This Article is Featured in the Special Issue NIH-IEEE POCT 2016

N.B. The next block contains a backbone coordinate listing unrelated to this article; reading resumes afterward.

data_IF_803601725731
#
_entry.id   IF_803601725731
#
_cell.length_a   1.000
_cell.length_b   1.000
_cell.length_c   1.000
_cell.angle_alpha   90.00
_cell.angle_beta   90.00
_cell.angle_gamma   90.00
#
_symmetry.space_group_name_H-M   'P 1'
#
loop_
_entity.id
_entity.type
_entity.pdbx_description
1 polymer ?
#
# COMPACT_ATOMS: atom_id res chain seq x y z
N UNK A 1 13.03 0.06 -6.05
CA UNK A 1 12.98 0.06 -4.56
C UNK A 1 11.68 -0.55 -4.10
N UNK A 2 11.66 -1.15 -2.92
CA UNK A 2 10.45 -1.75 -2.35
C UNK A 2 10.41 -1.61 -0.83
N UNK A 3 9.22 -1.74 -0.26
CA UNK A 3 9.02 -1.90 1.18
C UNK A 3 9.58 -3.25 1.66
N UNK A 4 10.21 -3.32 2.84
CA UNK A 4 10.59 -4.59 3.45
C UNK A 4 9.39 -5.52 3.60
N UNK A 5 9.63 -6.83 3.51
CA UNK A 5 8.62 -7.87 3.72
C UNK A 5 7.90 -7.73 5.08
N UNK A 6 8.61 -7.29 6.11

Varicose vein surgeries are routine outpatient procedures, which are often performed under local anaesthesia. The use of local anaesthesia both minimises the risk to patients and is cost effective, however, a number of patients still experience pain during surgery. Surgical teams must therefore decide to administer either a general or local anaesthetic based on their subjective qualitative assessment of patient anxiety and sensitivity to pain, without any means to objectively validate their decision. To this end, we develop a 3-dimensional polynomial surface fit, of physiological metrics and numerical pain ratings from patients, in order to model the link between the modulation of cardiovascular responses and pain in varicose vein surgeries. Spectral and structural complexity features found in heart rate variability signals, recorded immediately prior to 17 varicose vein surgeries, are used as pain metrics. The so obtained pain prediction model is validated through a leave-one-out validation, and achieved a Kappa coefficient of 0.72 (substantial agreement) and an area below a receiver operating curve of 0.97 (almost perfect accuracy). This proof-of-concept study conclusively demonstrates the feasibility of the accurate classification of pain sensitivity, and introduces a mathematical model to aid clinicians in the objective administration of the safest and most cost-effective anaesthetic to individual patients.
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